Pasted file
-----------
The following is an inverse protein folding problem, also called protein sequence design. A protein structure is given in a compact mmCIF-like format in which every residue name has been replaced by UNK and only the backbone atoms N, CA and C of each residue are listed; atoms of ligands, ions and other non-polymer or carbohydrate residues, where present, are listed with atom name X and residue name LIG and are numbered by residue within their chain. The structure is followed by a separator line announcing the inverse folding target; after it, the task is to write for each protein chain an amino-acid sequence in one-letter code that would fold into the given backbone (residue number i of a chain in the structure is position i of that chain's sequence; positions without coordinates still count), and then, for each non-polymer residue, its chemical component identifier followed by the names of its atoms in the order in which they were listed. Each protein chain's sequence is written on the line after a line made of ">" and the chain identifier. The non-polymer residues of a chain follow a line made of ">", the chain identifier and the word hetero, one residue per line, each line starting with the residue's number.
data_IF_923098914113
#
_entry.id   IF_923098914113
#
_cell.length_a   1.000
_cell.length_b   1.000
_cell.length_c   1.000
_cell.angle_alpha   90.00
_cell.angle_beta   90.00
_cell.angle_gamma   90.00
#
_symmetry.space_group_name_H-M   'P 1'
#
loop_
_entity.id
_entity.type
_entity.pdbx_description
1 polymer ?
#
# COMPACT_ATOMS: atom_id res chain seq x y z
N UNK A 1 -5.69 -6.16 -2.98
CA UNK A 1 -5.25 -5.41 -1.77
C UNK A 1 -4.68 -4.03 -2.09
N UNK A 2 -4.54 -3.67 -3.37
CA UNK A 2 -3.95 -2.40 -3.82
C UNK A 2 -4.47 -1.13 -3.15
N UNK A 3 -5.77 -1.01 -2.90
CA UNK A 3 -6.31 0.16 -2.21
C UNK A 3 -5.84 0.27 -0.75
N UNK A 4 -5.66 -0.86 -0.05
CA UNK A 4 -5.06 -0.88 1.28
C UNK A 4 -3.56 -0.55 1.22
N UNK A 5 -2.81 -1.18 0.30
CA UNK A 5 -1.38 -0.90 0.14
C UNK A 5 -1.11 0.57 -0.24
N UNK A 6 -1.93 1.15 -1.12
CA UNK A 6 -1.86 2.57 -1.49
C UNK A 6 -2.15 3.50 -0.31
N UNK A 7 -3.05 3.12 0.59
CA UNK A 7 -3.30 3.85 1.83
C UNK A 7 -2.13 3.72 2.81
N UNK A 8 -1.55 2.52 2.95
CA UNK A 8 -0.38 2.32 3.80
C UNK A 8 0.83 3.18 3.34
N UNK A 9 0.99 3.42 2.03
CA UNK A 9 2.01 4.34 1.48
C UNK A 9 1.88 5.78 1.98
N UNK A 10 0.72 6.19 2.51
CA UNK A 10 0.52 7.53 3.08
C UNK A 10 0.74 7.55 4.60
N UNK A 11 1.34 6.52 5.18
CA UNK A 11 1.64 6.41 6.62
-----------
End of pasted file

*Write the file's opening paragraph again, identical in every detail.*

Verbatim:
The following is an inverse protein folding problem, also called protein sequence design. A protein structure is given in a compact mmCIF-like format in which every residue name has been replaced by UNK and only the backbone atoms N, CA and C of each residue are listed; atoms of ligands, ions and other non-polymer or carbohydrate residues, where present, are listed with atom name X and residue name LIG and are numbered by residue within their chain. The structure is followed by a separator line announcing the inverse folding target; after it, the task is to write for each protein chain an amino-acid sequence in one-letter code that would fold into the given backbone (residue number i of a chain in the structure is position i of that chain's sequence; positions without coordinates still count), and then, for each non-polymer residue, its chemical component identifier followed by the names of its atoms in the order in which they were listed. Each protein chain's sequence is written on the line after a line made of ">" and the chain identifier. The non-polymer residues of a chain follow a line made of ">", the chain identifier and the word hetero, one residue per line, each line starting with the residue's number.